Administrators play a vital role in sport, particularly to reduce the potential for things to go wrong. Here, you can access resources to help you manage risks in your sport.
Coaches and officials are what make sport tick. They play a crucial role in helping keep sport safe, fair and inclusive. Here are a number of tools and resources to help you do just that.
If you are a player then you can make a huge contribution to making sport safe, fair and inclusive. Your behaviour influences others, not only your team mates, but everyone involved in sport.
As a parent you should be aware of your clubs responsibilities. At the same time you also have responsibilities and you can play a huge role in creating a safe environment for your child.
As a club administrator it can be confusing to know what to do when problems arise. Most people know that a sports tribunal or hearing committee deals with on field complaints, but are less sure about what to do about off field behaviour (e.g., sexual harassment) or unfair administrative decisions (e.g. unfair rules).
Increasingly national and state sporting and recreation organisations are developing Member Protection and other policies and procedures to help guide their member clubs in dealing with these complaints.
It is important that clubs respond to all complaints, follow their organisation's policies and seek clarification from their state or national sporting or recreation organisation (or an external authority) if they are unsure about what to do.
If the state or national organisation manages a complaint the role of the club is to co-operate in any investigation, manage the situation until the outcome of the complaint is decided and implement any disciplinary action if required.
This section provides general information to assist club administrators understand:
As a club administrator it’s important that your handling of complaints is fair, just and transparent (i.e. you follow clear processes and procedures).
You should apply the following principles:
An organisation’s Member Protection Policy describes options and procedures for dealing with complaints.
Where possible, less serious complaints should be resolved informally at the level they occur (e.g. club). An example of a less serious complaint is a coach showing favouritism towards their own child in team selection. However, the circumstances of some complaints may require more formal processes, such as a player missing out on team selection because of race or religious beliefs. Referral to an external agency may be required for very serious issues like suspicion of harm against a child.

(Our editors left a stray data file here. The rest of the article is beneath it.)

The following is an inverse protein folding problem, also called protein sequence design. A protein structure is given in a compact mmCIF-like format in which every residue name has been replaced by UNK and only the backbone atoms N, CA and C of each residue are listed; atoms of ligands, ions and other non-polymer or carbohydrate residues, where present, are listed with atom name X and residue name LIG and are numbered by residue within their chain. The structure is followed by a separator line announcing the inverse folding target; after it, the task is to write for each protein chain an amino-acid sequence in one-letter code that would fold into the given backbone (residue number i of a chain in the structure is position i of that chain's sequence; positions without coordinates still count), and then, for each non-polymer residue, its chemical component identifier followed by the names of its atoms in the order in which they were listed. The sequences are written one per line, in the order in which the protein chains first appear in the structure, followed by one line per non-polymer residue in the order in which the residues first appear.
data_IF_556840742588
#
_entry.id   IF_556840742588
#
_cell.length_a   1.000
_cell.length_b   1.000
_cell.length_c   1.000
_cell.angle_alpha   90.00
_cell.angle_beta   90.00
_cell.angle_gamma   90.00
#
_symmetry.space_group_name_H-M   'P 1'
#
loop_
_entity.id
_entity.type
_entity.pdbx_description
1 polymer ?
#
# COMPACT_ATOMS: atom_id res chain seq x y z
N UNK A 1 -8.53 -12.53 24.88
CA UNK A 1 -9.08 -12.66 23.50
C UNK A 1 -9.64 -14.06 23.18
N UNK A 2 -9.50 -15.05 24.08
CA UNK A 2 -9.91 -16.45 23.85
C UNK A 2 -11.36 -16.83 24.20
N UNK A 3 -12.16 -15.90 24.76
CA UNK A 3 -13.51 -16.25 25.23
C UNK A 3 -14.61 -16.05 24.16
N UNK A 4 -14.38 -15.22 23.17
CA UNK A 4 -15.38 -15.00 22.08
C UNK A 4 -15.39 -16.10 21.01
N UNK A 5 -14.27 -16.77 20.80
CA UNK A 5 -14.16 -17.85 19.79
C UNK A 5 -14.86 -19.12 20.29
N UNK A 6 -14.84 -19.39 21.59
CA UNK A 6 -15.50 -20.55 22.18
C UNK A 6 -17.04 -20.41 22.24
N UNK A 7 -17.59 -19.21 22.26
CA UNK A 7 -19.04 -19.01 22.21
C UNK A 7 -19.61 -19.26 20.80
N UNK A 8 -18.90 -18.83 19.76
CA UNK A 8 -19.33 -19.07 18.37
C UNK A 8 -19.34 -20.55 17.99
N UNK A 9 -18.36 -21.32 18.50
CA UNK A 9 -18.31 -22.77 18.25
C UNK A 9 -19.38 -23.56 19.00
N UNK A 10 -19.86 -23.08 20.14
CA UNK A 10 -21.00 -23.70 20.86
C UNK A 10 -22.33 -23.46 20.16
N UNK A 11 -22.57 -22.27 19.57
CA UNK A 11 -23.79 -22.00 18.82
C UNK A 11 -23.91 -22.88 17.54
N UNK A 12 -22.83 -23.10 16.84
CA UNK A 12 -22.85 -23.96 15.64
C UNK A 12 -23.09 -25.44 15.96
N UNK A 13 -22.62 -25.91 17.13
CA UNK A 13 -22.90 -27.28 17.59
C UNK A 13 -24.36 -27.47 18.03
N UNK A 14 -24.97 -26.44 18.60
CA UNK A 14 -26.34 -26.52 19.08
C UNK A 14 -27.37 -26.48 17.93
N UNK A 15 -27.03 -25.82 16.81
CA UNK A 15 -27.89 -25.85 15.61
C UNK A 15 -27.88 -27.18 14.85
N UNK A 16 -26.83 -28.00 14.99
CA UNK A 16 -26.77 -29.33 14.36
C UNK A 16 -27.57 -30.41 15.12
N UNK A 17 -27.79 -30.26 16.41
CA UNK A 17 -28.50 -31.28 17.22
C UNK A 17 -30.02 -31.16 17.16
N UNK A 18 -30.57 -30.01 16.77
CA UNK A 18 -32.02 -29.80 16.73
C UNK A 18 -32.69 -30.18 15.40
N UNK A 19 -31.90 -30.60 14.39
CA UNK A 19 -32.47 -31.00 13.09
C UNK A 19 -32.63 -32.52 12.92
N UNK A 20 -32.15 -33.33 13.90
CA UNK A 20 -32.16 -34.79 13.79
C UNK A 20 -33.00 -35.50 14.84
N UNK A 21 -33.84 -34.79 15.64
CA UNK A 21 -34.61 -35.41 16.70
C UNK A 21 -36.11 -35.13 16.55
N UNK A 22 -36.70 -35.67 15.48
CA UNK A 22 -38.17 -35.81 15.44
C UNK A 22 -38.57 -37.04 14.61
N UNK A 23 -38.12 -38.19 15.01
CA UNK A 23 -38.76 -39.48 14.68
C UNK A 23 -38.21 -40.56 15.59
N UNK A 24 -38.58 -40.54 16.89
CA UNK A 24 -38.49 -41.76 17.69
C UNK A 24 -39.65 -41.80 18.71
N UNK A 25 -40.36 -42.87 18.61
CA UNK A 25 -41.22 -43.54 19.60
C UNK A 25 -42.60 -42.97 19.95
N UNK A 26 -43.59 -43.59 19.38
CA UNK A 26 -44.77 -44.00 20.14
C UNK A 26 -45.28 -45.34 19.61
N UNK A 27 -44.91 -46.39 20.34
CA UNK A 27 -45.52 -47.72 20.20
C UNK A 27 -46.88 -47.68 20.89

There are occasions when a club would benefit from the support of their regional or state sporting organisation to deal with a complaint, for example if a fair process can't be guaranteed because the person being complained about is also responsible for dealing with complaints at the club. Whether such support is available or necessary depends on your sport's constitution and policies.
Escalating a complaint to an external agency is a good option when your organisation's policies or constitution directs that this type of complaint be dealt with at the state or national level, and:
Understand that the person complaining can contact an external authority (e.g. an anti-discrimination agency) at any stage in a complaint process.
Below you’ll find a complaint handling scenario. Matt Shirvington will guide you through the sequence of videos. You will see that the scenario is not handled in textbook fashion. This is done to highlight some of the potential pitfalls of the complaint process. It also talks about the role of the Member Protection Information Officer (MPIO). This scenario will be beneficial even if you do not have an MPIO. Download the Key Learning Points and add your own from the scenario.